A week in my life from twelve years ago (part 2)

I found the following pages that I wrote around twelve years ago. This was long before I became a mother; long before my child was in the school system and long before she was found to be dyslexic. I was around ladies who had been wounded in childhood, and through their own tenacity, had survived. I was around women over eighty whom I wanted to emulate in older years. Apparently, I never did like party plans! Reading through my summary of this particular week has me convinced that there are signposts along the way, indicating where we shall find ourselves, and who we are destined to become.


‘Sunday, I attended a writer’s meeting. A real estate agent talked about his former life as an English teacher. He apparently loathed it. His daughter-in-law then introduced herself, and I desperately wanted to interrupt her. There was no love for her chosen teaching career, and certainly none for her students. “You can’t show them up in front of the class anymore, they believe it’s humiliating! Some of them can’t read or spell properly. In kindergarten they knew that they were failures. Some of them, however, refuse to face facts… If you don’t fit into society and it’s expectations, you will be discarded.” I shot my hand up, feeling like a child in front of this ferocious creature. I talked about the excellent literacy program at the Exodus Foundation, and sweetly inquired as to whether the students had access to anything similar where she taught? Turns out, she was the bloody remedial teacher! I commented that kids have to take in so much these days, and she was un-moved. She used big words, laughing, “some don’t even know the meaning of preposition, and get similes confused!” Oh the horror! I was livid, and ranted under my breath that using big words doesn’t make you clever, nor a writer.

In a lapse of sanity, I agreed to go to a party plan event at a friend’s. My friend is a beautiful, intelligent woman with raven coils setting off a heart-shaped face. Poor darling is surrounded by antiquated ideals and suffocating domesticity. The women gathered were apparently school mums, though in truth, I don’t think that half of them were friends to themselves. They glared as I entered the living room, and looked me up and down. I demurely found a place to sit amongst the humourless women. They chatted amongst themselves about what my friend had in her home. The features, the furniture, the carpet. What they needed to renovate in their own homes. Items that I could buy down the street for $1.00 were being ordered at $40. The women glanced at each other’s order forms, to see who was getting what. I felt like sticking a fork in my eye. I felt like grabbing my friend’s hand and running like the wind away from this hell and these horrid women.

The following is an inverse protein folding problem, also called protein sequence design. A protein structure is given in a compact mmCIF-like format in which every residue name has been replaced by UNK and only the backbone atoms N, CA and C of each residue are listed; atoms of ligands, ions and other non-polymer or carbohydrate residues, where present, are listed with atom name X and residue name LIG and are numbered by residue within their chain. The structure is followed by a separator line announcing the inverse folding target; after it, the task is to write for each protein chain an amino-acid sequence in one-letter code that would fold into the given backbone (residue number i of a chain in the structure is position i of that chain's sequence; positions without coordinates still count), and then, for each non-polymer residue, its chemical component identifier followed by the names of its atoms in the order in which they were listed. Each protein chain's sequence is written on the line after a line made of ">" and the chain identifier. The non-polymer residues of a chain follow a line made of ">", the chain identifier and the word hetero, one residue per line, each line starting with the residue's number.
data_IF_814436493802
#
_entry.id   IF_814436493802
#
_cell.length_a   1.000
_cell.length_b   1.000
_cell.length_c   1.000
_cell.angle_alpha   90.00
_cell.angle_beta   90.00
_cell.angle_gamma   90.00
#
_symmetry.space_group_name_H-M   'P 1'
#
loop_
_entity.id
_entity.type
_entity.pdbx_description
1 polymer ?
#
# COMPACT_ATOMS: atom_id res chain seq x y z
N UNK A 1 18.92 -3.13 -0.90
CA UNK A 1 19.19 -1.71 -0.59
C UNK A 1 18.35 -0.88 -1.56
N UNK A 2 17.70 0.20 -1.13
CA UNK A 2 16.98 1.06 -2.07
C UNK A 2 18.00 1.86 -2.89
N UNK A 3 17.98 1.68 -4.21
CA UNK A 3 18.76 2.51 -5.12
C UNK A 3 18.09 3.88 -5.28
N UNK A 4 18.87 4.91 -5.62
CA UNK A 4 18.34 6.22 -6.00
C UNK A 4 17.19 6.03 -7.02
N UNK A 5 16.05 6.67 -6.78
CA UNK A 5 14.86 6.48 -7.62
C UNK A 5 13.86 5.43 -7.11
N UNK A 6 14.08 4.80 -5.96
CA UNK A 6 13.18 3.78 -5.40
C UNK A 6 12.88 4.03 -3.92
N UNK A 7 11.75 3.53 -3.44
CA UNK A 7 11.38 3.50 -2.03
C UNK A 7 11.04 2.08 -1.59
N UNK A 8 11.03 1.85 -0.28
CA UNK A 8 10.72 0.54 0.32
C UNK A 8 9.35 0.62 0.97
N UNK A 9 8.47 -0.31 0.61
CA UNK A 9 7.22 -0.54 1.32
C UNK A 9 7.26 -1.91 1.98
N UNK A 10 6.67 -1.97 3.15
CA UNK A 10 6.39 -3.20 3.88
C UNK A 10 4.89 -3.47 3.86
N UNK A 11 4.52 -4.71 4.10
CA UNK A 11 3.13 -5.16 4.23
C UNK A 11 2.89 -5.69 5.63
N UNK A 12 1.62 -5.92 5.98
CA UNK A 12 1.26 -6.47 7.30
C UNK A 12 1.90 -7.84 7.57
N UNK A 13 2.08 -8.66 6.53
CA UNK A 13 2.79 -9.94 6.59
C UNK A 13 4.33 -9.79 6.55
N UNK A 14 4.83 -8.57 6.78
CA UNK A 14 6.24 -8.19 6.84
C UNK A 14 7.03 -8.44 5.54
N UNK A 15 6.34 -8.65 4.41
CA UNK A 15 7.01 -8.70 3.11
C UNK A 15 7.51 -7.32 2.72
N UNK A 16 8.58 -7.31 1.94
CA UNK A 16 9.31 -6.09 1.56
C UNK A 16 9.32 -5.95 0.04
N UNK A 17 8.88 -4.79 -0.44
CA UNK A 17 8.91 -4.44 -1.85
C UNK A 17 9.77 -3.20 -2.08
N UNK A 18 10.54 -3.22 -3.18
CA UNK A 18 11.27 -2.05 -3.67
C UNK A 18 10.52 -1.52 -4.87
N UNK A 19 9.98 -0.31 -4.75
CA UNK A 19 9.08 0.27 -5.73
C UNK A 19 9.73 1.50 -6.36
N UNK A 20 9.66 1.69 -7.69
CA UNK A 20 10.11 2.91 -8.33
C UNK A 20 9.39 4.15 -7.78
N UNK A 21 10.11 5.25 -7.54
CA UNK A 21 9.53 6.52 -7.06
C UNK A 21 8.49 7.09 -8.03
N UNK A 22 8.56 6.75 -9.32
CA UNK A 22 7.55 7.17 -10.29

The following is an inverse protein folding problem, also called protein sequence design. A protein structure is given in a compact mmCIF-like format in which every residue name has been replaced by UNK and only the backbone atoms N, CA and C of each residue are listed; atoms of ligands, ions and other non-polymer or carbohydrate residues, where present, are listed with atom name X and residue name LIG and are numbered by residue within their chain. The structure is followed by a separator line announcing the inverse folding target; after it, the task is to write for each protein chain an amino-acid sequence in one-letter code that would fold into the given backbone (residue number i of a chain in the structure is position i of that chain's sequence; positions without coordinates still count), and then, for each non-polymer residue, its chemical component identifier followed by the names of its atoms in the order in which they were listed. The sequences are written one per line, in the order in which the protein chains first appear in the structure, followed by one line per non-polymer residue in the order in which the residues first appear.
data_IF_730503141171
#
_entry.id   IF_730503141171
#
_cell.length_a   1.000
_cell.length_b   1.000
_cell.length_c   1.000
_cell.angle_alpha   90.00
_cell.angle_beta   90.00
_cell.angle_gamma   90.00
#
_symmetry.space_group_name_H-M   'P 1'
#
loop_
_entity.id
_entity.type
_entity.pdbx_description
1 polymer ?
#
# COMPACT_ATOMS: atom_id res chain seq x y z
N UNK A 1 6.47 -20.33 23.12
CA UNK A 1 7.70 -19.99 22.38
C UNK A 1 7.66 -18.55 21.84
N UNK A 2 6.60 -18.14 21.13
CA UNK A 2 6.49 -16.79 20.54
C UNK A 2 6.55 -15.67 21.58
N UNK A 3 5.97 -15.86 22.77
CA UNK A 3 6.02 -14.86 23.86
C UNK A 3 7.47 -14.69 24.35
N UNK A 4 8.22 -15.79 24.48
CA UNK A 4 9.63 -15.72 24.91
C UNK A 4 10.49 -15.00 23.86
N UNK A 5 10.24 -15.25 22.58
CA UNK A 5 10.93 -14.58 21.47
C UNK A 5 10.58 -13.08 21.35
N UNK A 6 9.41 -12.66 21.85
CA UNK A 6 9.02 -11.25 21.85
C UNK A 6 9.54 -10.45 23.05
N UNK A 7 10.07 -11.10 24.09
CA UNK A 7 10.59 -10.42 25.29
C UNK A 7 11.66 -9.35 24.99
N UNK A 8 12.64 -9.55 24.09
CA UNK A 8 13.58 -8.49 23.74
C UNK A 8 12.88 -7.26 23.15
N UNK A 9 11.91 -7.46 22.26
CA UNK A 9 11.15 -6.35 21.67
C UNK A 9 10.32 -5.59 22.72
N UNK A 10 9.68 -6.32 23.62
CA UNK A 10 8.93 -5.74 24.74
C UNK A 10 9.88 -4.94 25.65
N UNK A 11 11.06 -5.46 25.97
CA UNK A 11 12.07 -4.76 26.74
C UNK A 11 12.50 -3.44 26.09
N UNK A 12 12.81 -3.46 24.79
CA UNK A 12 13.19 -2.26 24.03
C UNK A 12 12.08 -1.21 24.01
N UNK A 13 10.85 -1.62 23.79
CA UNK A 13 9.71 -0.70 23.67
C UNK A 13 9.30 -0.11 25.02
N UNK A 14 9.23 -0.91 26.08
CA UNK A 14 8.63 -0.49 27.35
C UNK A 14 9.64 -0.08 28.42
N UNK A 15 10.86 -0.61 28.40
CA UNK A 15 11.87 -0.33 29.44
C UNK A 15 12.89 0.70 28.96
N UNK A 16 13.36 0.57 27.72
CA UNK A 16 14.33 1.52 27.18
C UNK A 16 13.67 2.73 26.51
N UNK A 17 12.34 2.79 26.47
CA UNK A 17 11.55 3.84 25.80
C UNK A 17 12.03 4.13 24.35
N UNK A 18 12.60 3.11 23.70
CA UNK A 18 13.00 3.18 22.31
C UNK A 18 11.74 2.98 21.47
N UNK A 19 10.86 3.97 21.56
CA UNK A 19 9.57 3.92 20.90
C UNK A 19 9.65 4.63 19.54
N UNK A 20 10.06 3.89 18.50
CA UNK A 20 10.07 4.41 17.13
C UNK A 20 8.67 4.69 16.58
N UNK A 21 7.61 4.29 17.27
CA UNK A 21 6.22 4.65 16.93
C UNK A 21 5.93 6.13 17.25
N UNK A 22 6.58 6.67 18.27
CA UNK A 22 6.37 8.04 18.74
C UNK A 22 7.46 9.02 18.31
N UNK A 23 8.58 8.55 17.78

Monday was a better day. I kept a friend company by accompanying him on his truck as he made deliveries, my little dog in my lap. We had a great time cruising Sydney’s highways. I then raced to Lenka’s puppet show at the University of Technology. Lenka is a famous Czech puppeteer, and her work was featured in the movie, Amadeus. I met many fringe-dwellers and artists, as well as Koori friends. Aboriginal elder, Uncle Percy, and sweet Koori healer Yangamarra piled into our car afterward. Uncle Percy sang whilst Yangamarra drummed.

What a week it has been! Some hours were forthright and exhilarating. Some were a drudge, which I frankly resented spending precious moments of my life on. It all adds to the tapestry of life! You realize who and what you want to become through all these experiences.’

Party Plans